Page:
Sandeep Singh: Revisiting Heroes Of Delhi Chalo As Farmers’ Protest Marks Six Months
We spoke to three protestors who went viral six months ago during the early days of Delhi Chalo
May 31, 2021 | 3 min. read | Original Reporting
Six months later and the farmers are still camped outside Delhi, fighting for their way of life.
We spoke to three protestors who went viral six months ago during the early days of Delhi Chalo. They have consistently shown extraordinary courage by remaining at Singhu Border since day one.
After getting struck with a tear gas shell, 71-year-old Santokh Singh became the face of the Farmers’ Protest. He appeared on the front pages of national newspapers in India, and on screens around the world, as an example of the police brutality faced by peaceful protestors marching to the national capital.
He has been a steadfast and galvanizing protestor here. From being present at the Kundli Manesar and Palwal Expressway when farmers blocked the road to mark the 100th day of the protest to being at Singhu for the sixth month anniversary.
“I came to Delhi to demand the repeal of the three farm laws and will stay here till the government fulfills our demands. We are neither afraid of the government nor of the police. We did not come here to be afraid but to fight against the government,” he shares with me.
Nothing has fazed him over the course of the movement. Not even the cold winter and now hot summer.
“It’s quite normal for me. I faced no problem in winter. Even now we are living without facing any major challenge.”
Santokh added that he did fall ill once but he was taken care of by volunteers at Jangi Library at Singhu border.
Hailing from a small village in Taran Taran district, Santokh’s sons are farming back in the village while he continues to fight in Delhi.
Out of the many iconic moments captured from the march to Delhi, one stands out in particular. Navdeep Jalbera shot to fame when he jumped atop a Haryana police water cannon on November 25, 2020.
He became popular amongst Punjabis and Harayanvis, and was awarded four Haryana police FIRs as a result. Including an attempt to murder.
“It was not easy for farmers to spend six months on roads but they are fighting for their survival. It has inspired them to stay put here regardless of the harsh winter, the storms, the heavy rain, and now hot summer.”
He does not plan to go anywhere anytime soon.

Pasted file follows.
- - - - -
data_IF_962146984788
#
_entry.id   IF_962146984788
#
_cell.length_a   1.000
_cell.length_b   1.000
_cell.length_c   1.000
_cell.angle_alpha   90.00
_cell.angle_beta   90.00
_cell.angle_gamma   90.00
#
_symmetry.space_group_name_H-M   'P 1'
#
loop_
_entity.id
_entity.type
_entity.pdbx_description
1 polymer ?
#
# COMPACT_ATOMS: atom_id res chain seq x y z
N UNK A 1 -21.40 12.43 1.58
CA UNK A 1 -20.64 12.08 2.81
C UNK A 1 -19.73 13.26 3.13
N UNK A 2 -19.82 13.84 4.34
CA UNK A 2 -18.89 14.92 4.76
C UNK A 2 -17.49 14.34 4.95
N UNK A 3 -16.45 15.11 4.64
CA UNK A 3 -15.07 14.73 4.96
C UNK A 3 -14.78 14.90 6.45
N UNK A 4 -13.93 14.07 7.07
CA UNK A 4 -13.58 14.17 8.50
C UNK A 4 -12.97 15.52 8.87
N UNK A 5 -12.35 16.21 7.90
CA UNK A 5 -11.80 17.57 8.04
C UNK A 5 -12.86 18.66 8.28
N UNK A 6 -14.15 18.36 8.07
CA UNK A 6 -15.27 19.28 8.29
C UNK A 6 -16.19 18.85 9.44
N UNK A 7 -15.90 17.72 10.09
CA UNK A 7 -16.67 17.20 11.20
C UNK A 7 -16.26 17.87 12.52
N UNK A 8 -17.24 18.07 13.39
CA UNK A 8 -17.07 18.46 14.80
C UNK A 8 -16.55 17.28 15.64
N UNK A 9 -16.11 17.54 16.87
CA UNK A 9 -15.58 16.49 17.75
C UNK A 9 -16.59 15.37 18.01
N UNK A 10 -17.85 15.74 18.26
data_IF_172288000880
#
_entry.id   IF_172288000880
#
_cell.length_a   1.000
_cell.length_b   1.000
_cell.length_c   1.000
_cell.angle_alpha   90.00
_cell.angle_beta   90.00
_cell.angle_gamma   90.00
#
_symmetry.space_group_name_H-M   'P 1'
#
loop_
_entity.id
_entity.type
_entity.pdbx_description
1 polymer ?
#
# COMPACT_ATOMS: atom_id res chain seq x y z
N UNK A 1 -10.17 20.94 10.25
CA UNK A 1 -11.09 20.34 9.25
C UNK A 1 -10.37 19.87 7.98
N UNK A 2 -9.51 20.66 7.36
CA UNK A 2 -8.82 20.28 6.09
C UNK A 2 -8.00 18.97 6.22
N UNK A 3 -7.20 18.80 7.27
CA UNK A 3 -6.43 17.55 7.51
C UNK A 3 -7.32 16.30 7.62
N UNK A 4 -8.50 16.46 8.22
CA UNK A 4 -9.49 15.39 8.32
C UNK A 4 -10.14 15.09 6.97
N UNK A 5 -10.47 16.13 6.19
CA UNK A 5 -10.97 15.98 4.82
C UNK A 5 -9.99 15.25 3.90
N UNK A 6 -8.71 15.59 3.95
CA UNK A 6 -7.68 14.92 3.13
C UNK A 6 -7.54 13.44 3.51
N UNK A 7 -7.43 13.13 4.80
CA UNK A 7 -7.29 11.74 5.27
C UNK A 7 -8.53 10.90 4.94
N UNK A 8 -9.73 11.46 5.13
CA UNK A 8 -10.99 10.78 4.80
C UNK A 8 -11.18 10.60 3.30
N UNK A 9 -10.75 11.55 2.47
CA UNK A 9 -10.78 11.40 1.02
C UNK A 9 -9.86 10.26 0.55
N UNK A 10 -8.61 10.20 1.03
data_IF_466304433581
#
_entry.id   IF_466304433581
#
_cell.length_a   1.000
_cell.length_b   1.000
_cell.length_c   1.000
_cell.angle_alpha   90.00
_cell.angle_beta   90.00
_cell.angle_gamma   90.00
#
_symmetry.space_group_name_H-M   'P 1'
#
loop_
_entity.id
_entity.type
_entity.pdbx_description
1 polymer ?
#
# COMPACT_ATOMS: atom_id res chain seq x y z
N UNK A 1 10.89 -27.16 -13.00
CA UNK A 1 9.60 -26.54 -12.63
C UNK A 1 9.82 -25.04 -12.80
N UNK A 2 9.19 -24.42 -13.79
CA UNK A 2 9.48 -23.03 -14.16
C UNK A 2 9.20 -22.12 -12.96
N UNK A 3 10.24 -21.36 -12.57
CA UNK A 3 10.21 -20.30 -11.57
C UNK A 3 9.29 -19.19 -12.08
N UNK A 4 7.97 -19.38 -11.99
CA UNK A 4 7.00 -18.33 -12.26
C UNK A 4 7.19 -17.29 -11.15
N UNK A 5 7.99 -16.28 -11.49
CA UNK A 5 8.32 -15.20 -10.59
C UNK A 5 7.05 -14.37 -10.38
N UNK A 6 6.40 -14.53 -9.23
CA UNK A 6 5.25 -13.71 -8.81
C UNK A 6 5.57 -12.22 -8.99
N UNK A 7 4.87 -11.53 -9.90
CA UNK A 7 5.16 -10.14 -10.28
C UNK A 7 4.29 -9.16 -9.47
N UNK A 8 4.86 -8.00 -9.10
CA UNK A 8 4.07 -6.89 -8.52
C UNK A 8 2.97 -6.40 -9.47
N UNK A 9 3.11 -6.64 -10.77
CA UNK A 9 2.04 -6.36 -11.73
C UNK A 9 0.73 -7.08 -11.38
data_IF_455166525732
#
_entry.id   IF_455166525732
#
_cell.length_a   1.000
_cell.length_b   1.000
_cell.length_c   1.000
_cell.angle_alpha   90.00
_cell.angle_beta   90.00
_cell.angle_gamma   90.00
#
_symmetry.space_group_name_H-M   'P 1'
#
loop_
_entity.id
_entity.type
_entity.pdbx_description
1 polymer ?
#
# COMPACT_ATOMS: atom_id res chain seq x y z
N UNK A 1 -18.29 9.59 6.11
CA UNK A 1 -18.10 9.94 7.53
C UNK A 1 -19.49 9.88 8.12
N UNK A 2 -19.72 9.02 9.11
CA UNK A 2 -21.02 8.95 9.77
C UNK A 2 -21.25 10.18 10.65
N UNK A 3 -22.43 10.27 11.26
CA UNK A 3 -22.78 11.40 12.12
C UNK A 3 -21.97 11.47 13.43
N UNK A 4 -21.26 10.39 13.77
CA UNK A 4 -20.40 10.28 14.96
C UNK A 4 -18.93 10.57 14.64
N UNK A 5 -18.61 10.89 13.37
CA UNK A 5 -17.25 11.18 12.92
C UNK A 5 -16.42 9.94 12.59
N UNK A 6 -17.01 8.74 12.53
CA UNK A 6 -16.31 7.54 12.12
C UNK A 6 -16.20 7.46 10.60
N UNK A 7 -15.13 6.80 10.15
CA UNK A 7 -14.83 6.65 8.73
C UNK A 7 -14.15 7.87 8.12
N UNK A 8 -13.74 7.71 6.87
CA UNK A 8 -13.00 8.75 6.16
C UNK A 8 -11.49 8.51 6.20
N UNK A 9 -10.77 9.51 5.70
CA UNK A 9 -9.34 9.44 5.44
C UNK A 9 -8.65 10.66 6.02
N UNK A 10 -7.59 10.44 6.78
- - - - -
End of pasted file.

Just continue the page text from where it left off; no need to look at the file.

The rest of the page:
“We had said clearly from day one that all of us have packed rations for six months. Today we completed six months and have stayed true to our words. Farmers are of the opinion that we will not go back until the government repeals the laws,” he goes on to add, “We don’t have any other option. Even if the protest goes till 2024 we will keep protesting. We only have land and crops, if we lose them then we will be left with nothing. We will either die or go back after winning.”
As for how to win, Jalbera thinks a major call should be made to march towards parliament.
“Farmers have given their 100 percent.”
Ravinder is 22-years-old and hails from the Dalit community of Zirakpur, Punjab. A landless labourer, he has remained at the farmers’ protest over the last six months as well.
When farmers first reached Delhi their path was blocked by dump trucks placed by Delhi police. He cleared one truck and took severe abuse at the hands of the police. His arm was fractured and he had to get stitches on his head.
“We are not farmers but we are dependent on farmers. If they sow something, only then we will be able to feed ourselves. If the government implements the laws and leaves everything to market, then everything will get expensive for consumers.”
He said he will keep protesting as long as the laws remain in place.
Sandeep Singh hails from Machhiwara, Punjab. As an independent journalist, he has worked with many prominent Indian news organizations. Sandeep has been following the farmer’s protest in Punjab since its onset and traveled with them to Delhi. He spends most of his time at the Singhu border protest site. You can follow Sandeep on Twitter @Punyaab
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